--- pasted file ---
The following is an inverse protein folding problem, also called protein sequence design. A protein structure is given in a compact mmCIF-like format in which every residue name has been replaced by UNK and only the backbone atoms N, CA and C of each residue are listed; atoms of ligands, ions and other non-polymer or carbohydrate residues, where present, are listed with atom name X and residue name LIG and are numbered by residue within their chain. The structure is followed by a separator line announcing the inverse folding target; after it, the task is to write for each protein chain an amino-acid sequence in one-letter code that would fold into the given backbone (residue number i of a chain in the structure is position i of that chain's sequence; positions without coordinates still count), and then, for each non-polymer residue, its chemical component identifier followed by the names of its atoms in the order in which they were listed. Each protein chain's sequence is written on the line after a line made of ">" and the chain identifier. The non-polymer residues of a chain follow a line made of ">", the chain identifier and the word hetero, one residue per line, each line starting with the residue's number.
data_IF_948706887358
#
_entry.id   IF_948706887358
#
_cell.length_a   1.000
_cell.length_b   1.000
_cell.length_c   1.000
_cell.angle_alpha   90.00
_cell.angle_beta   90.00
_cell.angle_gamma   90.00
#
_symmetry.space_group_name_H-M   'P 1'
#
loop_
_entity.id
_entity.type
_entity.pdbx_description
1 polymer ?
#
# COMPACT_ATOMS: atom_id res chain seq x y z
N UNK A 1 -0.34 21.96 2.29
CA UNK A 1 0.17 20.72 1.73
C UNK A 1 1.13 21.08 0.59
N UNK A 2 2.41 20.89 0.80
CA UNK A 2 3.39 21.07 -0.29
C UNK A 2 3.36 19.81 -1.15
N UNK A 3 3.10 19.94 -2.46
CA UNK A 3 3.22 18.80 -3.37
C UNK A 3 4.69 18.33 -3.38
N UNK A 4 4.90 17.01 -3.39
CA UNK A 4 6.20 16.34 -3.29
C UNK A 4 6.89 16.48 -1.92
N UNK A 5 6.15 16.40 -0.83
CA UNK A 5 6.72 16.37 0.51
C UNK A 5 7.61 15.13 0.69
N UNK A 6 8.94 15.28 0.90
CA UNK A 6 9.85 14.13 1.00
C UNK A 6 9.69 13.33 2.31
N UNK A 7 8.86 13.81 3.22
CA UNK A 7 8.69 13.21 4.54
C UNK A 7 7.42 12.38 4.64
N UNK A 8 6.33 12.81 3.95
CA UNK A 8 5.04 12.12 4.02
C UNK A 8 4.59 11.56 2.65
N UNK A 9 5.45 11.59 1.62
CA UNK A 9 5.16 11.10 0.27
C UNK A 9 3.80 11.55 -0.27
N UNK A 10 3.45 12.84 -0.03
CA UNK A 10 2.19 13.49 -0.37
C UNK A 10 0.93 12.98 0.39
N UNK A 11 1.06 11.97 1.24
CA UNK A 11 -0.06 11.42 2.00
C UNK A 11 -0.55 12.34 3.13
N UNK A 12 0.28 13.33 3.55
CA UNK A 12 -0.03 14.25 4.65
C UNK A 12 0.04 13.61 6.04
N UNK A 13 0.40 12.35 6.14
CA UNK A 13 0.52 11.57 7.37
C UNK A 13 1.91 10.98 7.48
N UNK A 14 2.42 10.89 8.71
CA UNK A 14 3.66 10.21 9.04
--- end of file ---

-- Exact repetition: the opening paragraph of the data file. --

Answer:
The following is an inverse protein folding problem, also called protein sequence design. A protein structure is given in a compact mmCIF-like format in which every residue name has been replaced by UNK and only the backbone atoms N, CA and C of each residue are listed; atoms of ligands, ions and other non-polymer or carbohydrate residues, where present, are listed with atom name X and residue name LIG and are numbered by residue within their chain. The structure is followed by a separator line announcing the inverse folding target; after it, the task is to write for each protein chain an amino-acid sequence in one-letter code that would fold into the given backbone (residue number i of a chain in the structure is position i of that chain's sequence; positions without coordinates still count), and then, for each non-polymer residue, its chemical component identifier followed by the names of its atoms in the order in which they were listed. Each protein chain's sequence is written on the line after a line made of ">" and the chain identifier. The non-polymer residues of a chain follow a line made of ">", the chain identifier and the word hetero, one residue per line, each line starting with the residue's number.